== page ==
If you wonder what the term chicken paillard (pronounced pie-yar) is, it is a French term for pounding chicken breast until it is thin. The breast is then cooked quickly by grilling or sauteing. You can also apply this pounding technique to beef, pork, and turkey.
Why Pound the Chicken?
Pounding the chicken has two benefits: One, it tenderizes the chicken, and two, the thinness makes the chicken cook quickly. The pounding step might seem like a lot of work, but it is easy to do. First, cut the chicken into pieces. Then cover it with plastic wrap (or place it in a resealable gallon plastic bag with the air removed) so all the mess from pounding is contained by the plastic. Use the smooth side of a meat mallet to pound the chicken until it is thin–anywhere from 1/4 to 1/2 inch. Make sure the chicken is pounded to an even thickness to help ensure that it cooks evenly and quickly.
What to Use in Place of a Meat Mallet?
If you don’t own a meat mallet, don’t worry because you can still make this dish. Try using a rolling pin, iron skillet, or even the bottom of a heavy metal or plastic cup.
Are Canned Mushrooms a Good Substitute for Fresh Mushrooms?
The recipe calls for fresh mushrooms for this dish, but you can substitute a large jar of canned sliced mushrooms if that is all you have on hand. Just be sure to drain them well before adding them to the skillet.
If you haven’t used leeks in your cooking before, they are a vegetable that looks like an extra-large green onion. Leeks are a member of the same onion family as shallots, garlic, chives, scallions, and green onions. They have a milder taste than onions, and in some parts of the world, people prefer them over onions. In addition to their delicate flavor, they are filled with nutrients. But maybe best of all, they don’t make you cry when you chop them!
To prepare a leek for use, cut off the upper dark green top, which is tough. This top green part can be cooked in soups to impart flavor–just remove it before serving. This recipe uses the white and light green leek parts. Be sure to rinse it well because dirt can hide in its layers.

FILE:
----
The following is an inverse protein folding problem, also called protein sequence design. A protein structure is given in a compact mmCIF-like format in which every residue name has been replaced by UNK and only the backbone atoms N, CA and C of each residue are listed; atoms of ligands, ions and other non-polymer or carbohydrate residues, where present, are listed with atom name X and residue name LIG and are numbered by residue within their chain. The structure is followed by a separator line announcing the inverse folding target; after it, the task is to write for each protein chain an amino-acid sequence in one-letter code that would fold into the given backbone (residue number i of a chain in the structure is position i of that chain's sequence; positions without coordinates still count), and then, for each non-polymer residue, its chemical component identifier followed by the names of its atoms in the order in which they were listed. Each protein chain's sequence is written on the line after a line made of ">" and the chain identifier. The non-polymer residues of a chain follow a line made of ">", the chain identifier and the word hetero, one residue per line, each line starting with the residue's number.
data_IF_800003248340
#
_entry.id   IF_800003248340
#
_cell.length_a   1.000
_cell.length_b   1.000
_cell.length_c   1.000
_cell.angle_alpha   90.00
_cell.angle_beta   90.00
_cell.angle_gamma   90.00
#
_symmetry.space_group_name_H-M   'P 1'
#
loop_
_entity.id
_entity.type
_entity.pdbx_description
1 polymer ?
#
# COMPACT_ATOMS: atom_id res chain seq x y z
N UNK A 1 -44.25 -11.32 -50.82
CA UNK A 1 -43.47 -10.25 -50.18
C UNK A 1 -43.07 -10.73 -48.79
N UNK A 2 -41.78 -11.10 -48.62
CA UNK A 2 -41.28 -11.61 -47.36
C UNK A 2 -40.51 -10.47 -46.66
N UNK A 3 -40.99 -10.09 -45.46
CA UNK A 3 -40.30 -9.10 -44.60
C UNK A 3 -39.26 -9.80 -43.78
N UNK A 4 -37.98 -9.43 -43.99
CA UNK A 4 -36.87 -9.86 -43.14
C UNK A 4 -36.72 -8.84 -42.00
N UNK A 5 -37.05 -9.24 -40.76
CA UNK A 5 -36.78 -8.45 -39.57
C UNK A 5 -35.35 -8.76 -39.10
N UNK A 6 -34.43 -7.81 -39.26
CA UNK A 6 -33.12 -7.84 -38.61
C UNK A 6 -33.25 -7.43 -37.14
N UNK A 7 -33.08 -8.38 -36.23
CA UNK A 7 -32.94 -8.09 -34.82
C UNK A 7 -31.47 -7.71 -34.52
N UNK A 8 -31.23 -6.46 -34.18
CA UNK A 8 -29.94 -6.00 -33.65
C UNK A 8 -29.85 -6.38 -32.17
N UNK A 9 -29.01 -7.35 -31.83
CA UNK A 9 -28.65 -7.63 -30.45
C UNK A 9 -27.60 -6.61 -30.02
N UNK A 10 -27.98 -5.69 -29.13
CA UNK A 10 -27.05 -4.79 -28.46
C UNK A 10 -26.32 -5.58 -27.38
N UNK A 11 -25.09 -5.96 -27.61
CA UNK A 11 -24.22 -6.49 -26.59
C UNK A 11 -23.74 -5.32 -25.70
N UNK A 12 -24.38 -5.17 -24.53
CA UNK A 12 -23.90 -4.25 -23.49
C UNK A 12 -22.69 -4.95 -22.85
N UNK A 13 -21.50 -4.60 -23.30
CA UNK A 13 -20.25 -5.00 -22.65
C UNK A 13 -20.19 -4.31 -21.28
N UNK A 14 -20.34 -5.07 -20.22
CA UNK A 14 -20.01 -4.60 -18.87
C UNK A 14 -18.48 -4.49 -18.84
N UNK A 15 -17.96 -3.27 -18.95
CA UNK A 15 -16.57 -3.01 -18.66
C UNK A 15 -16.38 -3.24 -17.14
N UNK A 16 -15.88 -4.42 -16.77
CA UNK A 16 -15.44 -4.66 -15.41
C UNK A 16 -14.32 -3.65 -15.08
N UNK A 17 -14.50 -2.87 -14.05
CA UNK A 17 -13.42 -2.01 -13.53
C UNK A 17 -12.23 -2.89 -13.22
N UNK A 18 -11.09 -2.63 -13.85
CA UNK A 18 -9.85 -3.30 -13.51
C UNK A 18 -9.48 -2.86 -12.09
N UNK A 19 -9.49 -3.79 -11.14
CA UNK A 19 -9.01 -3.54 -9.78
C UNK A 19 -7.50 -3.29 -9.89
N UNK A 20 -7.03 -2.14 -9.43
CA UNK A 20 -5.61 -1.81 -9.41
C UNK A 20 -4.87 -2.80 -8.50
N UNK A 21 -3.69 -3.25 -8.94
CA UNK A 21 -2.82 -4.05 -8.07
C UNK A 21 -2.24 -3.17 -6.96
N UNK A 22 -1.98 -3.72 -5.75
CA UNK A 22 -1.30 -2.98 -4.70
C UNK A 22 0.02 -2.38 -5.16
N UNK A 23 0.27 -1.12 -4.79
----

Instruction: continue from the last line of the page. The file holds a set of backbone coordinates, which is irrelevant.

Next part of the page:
Is there a Substitute for Leeks?
You can substitute scallions or onions for the leek in this recipe.
Can this Dish be Made Gluten-Free?
Yes, it is easy to make this dish gluten-free. First, make sure you purchase gluten-free chicken stock or cook your own. Then substitute gluten-free flour for regular flour. I list two brands in the recipe notes that I like to use that produce good results.
What to Serve with this Dish?
This dish goes well with rice, asparagus, and a green salad with vinaigrette salad dressing. It is an easy dish to cook for guests.
Troubleshooting Problems with Chicken Breast
There are usually two problems that occur with chicken breast.
- The first is called woody chicken, and it occurs as the chicken grows. If you have ever bitten into a piece of chicken that is hard to chew, then you might have had a woody chicken breast. In this type of chicken breast, the muscle fibers have hardened. This condition is usually found in a small percentage of chickens bred to grow as large as possible very quickly. Pounding the chicken breast can actually help tenderize some woody breasts. But don’t worry, although it is unpleasant to bite into a woody breast, it is not harmful to eat one.
- The other problem is overcooking chicken breast, making it rubbery and dry. To avoid this, cook the chicken for less than five minutes on each side because thinly pounded chicken breasts cook so quickly. Use a meat thermometer to check for an internal temperature of 160 degrees F. You can remedy an overcooked chicken breast by using a sauce on it to mask the dryness.